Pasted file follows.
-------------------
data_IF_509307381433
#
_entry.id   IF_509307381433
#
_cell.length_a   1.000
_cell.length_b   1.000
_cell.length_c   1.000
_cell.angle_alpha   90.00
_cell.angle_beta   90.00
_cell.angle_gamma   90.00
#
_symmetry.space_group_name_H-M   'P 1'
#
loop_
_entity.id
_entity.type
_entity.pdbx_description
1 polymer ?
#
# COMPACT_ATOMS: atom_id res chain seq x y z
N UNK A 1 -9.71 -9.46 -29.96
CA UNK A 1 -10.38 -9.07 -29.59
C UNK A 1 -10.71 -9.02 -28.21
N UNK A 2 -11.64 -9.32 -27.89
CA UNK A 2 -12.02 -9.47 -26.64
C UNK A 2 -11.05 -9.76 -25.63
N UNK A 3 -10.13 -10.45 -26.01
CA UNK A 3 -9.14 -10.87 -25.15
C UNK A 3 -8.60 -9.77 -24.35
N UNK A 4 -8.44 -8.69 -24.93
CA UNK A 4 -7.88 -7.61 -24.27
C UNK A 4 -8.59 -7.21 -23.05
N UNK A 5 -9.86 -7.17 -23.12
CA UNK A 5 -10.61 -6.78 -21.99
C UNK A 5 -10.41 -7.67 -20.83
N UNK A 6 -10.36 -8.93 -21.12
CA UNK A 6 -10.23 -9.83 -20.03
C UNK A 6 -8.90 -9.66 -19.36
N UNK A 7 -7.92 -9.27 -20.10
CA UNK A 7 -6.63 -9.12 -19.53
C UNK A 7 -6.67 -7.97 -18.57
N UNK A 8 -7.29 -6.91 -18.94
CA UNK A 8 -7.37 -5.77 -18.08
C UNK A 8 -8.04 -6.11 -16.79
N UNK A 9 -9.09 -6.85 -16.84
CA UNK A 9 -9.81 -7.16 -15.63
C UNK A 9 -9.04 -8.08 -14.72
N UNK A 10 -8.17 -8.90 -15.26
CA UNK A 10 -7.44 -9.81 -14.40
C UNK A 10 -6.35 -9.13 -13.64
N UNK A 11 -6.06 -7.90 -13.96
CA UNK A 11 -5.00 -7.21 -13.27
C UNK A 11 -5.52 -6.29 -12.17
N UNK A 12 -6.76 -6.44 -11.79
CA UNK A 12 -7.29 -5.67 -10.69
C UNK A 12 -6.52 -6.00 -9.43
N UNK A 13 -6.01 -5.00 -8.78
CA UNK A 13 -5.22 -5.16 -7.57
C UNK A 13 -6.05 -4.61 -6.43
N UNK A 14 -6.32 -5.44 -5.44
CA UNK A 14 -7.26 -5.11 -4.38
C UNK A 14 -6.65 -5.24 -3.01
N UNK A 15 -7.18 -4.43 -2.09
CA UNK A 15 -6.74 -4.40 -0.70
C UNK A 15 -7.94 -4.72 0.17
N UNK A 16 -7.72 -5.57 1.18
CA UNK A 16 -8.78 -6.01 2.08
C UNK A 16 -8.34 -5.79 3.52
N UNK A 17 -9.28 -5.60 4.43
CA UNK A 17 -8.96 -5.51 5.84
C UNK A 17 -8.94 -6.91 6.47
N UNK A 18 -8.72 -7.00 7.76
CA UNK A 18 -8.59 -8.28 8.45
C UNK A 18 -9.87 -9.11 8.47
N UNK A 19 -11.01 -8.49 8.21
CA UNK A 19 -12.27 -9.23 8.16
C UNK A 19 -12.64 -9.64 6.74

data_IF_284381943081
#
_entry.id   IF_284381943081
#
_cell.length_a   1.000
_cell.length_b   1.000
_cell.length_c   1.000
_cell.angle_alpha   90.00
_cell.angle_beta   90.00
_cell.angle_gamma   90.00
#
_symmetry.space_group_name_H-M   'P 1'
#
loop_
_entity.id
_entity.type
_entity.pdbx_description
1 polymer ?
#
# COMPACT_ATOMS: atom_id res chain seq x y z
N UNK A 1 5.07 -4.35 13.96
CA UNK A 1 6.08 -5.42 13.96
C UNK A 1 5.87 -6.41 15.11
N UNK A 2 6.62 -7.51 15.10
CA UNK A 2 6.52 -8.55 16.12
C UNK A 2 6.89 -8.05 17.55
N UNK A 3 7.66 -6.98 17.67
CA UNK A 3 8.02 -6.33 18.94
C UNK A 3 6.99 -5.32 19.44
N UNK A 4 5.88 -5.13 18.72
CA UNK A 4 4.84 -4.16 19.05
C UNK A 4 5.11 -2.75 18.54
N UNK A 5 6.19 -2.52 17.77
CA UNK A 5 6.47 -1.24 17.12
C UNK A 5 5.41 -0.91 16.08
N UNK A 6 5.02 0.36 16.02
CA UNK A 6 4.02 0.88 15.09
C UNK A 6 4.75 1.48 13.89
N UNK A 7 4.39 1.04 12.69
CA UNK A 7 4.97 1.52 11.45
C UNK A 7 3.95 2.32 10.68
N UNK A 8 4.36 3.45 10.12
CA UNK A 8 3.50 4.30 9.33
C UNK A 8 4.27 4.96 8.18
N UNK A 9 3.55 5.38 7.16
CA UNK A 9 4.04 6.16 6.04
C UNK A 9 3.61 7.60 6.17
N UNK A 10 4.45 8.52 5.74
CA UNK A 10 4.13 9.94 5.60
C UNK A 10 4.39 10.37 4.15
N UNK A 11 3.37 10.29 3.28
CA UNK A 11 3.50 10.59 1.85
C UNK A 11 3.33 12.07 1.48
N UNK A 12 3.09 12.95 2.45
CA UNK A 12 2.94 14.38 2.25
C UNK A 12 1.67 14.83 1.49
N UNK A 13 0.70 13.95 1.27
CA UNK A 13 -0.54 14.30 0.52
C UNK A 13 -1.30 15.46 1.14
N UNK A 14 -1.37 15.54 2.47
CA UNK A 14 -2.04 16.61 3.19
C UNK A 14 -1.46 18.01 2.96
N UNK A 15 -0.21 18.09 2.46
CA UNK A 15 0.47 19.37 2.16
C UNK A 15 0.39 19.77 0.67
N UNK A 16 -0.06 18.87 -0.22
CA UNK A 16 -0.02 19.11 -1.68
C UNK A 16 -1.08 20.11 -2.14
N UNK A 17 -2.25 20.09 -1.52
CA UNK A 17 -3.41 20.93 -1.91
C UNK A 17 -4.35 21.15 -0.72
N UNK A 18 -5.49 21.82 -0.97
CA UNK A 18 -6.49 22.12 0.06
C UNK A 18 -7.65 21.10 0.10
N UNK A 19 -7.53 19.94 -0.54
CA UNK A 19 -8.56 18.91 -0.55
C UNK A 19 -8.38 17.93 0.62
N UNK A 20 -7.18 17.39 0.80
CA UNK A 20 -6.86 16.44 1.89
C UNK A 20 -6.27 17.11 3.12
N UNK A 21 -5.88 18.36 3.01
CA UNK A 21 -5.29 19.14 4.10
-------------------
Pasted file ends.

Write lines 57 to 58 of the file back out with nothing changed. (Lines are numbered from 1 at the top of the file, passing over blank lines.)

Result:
N UNK A 13 -6.01 -5.00 -8.78
CA UNK A 13 -5.22 -5.16 -7.57